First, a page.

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Controlling and Detecting Algae in Hydroponic Cannabis Grows

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Controlling Algae
January 12, 2021
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Algae are a fact of life for hydroponics marijuana growers. In small numbers, they do not pose a threat. Once they bloom and their population multiplies out of control, all sorts of things can happen – and they will not be good. In other words, you have to get rid of them as soon as possible to keep your plants safe.

Algae are small plants, a diverse group of microorganisms that conduct photosynthesis. Some are unicellular, while others are complex. They do not have a root system, stems, and leaves.

Green Algae are the most common, and most likely what you would see. Usually, it will have a slimy appearance. Yellow or Mustard Algae, likewise, are slimy and more challenging to remove. Black Algae, on the other hand, is a waterborne spore and the least common. Once it blooms, removing them can be nightmarish.

How Damaging are Algae to Marijuana Plants?

A small population of algae does not cause harm. They do have an unsightly appearance and terrible smell. Once the conditions are favorable, they can reproduce at a rapid rate – and that is when it becomes a problem.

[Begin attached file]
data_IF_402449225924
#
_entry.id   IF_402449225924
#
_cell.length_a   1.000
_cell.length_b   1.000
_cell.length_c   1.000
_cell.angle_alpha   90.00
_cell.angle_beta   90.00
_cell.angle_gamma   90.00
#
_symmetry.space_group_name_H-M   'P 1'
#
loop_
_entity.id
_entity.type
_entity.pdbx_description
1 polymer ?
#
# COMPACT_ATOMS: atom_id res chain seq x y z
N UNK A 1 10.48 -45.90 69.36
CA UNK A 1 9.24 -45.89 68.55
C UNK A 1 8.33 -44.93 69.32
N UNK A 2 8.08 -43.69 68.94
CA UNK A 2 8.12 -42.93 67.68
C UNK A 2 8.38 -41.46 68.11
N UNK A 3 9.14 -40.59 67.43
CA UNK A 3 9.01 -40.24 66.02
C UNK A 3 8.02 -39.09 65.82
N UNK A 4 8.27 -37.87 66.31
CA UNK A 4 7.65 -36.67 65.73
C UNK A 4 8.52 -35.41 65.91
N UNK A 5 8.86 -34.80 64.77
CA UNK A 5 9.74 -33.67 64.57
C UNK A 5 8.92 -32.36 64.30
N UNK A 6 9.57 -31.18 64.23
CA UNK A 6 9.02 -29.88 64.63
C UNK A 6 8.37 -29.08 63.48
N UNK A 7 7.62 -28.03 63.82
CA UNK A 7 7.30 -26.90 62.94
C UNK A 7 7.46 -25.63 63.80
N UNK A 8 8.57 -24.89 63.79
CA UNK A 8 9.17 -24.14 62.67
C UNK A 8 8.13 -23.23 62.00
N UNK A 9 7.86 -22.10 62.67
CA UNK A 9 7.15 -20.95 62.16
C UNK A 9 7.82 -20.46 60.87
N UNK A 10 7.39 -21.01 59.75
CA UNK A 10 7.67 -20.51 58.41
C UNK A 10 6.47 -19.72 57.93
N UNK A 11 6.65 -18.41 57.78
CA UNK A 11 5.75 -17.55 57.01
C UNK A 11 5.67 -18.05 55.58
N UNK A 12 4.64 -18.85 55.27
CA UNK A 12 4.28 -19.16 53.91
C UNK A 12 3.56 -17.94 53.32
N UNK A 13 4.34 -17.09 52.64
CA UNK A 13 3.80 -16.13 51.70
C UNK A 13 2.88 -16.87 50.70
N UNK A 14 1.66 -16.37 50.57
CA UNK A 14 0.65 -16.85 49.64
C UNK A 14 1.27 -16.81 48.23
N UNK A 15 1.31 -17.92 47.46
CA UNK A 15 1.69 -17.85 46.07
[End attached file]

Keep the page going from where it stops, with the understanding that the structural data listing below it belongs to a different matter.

Like other plants, algae use light, carbon dioxide, and some nutrients to photosynthesize and produce oxygen. At the end of a daylight cycle, the pH level usually remains stable. During the dark period, the algae consume dissolved oxygen produced during the daytime while releasing carbon dioxide into the water.

CO2 reacts with water to produce carbonic acid, which lowers the pH level. A large number of algae can cause a severe pH fluctuation between daytime and nighttime periods. Consequently, the plants suffer from failure to absorb some essential nutrients. They can also grow on root masses, causing suffocation. Always monitor and ensure you have correct pH levels to avoid nutrient deficiencies and other problems like algae.

Algae causes other problems, too. It can clog plumbing, trap organic matters, or serve as breeding grounds for pathogens. Moreover, it is an attractive food for pests such as fungus gnats.

How do you Get Rid of Algae?

You cannot stop algae. However, you can make it nearly impossible for them to grow by taking away one thing they need, apart from nutrients and water – light source.

Some hydroponics systems, by design, keep the roots hidden from a light source – such as deep water culture. Any system you use, the most important thing to do is to light proof exposed surfaces.

A reservoir made of translucent material would be helpful because you can quickly see what goes on inside. No one uses that, and you should not. Instead, you should use black to prevent light from penetrating through the bucket. Others that you should lightproof include pipes and any surfaces that have contact with water and nutrients.

Algae thrives in warm environments. One thing you can do is to keep the nutrient solution at 70˚F range.